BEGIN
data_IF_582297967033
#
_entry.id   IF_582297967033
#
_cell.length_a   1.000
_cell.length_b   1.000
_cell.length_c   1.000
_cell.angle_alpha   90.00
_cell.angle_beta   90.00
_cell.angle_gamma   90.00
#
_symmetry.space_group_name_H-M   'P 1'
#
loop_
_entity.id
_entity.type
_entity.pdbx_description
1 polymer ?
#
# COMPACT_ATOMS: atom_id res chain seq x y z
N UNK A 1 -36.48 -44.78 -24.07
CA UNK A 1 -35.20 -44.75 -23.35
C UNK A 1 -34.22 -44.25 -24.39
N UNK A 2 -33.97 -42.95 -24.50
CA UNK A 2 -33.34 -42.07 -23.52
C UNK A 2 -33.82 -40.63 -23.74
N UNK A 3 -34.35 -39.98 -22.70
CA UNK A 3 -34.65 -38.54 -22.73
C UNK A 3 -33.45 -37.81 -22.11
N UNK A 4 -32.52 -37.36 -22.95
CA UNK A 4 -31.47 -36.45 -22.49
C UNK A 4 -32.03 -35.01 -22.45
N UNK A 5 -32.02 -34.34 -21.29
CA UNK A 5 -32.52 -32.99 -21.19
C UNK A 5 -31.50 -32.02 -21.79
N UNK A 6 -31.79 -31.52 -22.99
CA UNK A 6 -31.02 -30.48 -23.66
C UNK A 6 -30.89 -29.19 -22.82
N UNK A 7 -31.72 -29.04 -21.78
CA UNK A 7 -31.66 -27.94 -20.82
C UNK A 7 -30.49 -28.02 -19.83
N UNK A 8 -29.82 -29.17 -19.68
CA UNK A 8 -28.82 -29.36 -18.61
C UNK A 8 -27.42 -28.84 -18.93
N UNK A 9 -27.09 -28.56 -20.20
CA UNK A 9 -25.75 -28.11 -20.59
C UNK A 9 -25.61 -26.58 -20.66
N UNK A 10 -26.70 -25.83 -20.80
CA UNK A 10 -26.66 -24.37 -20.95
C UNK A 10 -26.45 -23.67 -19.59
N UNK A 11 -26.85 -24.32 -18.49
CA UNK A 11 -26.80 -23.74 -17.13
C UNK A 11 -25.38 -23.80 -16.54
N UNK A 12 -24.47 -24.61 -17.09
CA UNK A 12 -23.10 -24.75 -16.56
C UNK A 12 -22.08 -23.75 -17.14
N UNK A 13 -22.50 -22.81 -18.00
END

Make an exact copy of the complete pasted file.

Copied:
data_IF_582297967033
#
_entry.id   IF_582297967033
#
_cell.length_a   1.000
_cell.length_b   1.000
_cell.length_c   1.000
_cell.angle_alpha   90.00
_cell.angle_beta   90.00
_cell.angle_gamma   90.00
#
_symmetry.space_group_name_H-M   'P 1'
#
loop_
_entity.id
_entity.type
_entity.pdbx_description
1 polymer ?
#
# COMPACT_ATOMS: atom_id res chain seq x y z
N UNK A 1 -36.48 -44.78 -24.07
CA UNK A 1 -35.20 -44.75 -23.35
C UNK A 1 -34.22 -44.25 -24.39
N UNK A 2 -33.97 -42.95 -24.50
CA UNK A 2 -33.34 -42.07 -23.52
C UNK A 2 -33.82 -40.63 -23.74
N UNK A 3 -34.35 -39.98 -22.70
CA UNK A 3 -34.65 -38.54 -22.73
C UNK A 3 -33.45 -37.81 -22.11
N UNK A 4 -32.52 -37.36 -22.95
CA UNK A 4 -31.47 -36.45 -22.49
C UNK A 4 -32.03 -35.01 -22.45
N UNK A 5 -32.02 -34.34 -21.29
CA UNK A 5 -32.52 -32.99 -21.19
C UNK A 5 -31.50 -32.02 -21.79
N UNK A 6 -31.79 -31.52 -22.99
CA UNK A 6 -31.02 -30.48 -23.66
C UNK A 6 -30.89 -29.19 -22.82
N UNK A 7 -31.72 -29.04 -21.78
CA UNK A 7 -31.66 -27.94 -20.82
C UNK A 7 -30.49 -28.02 -19.83
N UNK A 8 -29.82 -29.17 -19.68
CA UNK A 8 -28.82 -29.36 -18.61
C UNK A 8 -27.42 -28.84 -18.93
N UNK A 9 -27.09 -28.56 -20.20
CA UNK A 9 -25.75 -28.11 -20.59
C UNK A 9 -25.61 -26.58 -20.66
N UNK A 10 -26.70 -25.83 -20.80
CA UNK A 10 -26.66 -24.37 -20.95
C UNK A 10 -26.45 -23.67 -19.59
N UNK A 11 -26.85 -24.32 -18.49
CA UNK A 11 -26.80 -23.74 -17.13
C UNK A 11 -25.38 -23.80 -16.54
N UNK A 12 -24.47 -24.61 -17.09
CA UNK A 12 -23.10 -24.75 -16.56
C UNK A 12 -22.08 -23.75 -17.14
N UNK A 13 -22.50 -22.81 -18.00